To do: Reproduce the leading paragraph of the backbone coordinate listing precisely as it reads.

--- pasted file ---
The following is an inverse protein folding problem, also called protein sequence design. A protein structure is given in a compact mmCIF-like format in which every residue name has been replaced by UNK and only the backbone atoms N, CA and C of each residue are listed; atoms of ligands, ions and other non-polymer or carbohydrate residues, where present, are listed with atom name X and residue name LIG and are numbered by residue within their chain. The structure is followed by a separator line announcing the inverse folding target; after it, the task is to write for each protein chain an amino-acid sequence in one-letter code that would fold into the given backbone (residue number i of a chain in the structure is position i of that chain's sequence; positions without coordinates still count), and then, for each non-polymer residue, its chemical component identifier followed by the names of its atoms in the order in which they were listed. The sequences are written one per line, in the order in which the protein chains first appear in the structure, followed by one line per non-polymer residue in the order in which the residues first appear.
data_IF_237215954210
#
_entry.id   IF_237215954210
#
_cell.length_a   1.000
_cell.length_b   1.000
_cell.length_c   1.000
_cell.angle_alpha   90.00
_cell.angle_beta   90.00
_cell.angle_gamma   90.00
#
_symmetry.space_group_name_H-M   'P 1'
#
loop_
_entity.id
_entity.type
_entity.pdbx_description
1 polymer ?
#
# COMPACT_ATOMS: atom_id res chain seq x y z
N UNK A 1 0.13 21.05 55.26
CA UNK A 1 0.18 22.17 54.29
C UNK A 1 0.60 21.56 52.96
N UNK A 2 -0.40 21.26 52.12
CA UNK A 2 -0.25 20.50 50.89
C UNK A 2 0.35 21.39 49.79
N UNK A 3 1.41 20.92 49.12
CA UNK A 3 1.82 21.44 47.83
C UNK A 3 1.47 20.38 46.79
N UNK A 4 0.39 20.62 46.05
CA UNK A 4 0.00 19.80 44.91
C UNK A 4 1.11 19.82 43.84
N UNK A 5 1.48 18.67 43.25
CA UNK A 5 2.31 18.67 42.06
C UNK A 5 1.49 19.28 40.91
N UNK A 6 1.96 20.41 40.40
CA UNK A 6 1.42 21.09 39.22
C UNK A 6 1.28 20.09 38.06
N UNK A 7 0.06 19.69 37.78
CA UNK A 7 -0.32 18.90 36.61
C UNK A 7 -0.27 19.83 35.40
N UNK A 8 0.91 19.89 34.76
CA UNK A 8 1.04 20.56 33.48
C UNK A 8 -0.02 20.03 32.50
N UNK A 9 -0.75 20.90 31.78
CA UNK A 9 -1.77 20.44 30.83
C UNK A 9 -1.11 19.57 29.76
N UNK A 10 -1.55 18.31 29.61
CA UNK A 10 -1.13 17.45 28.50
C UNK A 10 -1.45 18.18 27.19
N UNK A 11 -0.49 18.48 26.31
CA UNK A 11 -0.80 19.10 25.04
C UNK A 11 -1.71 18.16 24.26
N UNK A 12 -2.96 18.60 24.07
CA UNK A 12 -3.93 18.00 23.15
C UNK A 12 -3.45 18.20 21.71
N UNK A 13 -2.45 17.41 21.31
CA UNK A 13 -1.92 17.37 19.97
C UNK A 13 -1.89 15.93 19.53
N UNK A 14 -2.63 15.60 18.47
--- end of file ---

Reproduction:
The following is an inverse protein folding problem, also called protein sequence design. A protein structure is given in a compact mmCIF-like format in which every residue name has been replaced by UNK and only the backbone atoms N, CA and C of each residue are listed; atoms of ligands, ions and other non-polymer or carbohydrate residues, where present, are listed with atom name X and residue name LIG and are numbered by residue within their chain. The structure is followed by a separator line announcing the inverse folding target; after it, the task is to write for each protein chain an amino-acid sequence in one-letter code that would fold into the given backbone (residue number i of a chain in the structure is position i of that chain's sequence; positions without coordinates still count), and then, for each non-polymer residue, its chemical component identifier followed by the names of its atoms in the order in which they were listed. The sequences are written one per line, in the order in which the protein chains first appear in the structure, followed by one line per non-polymer residue in the order in which the residues first appear.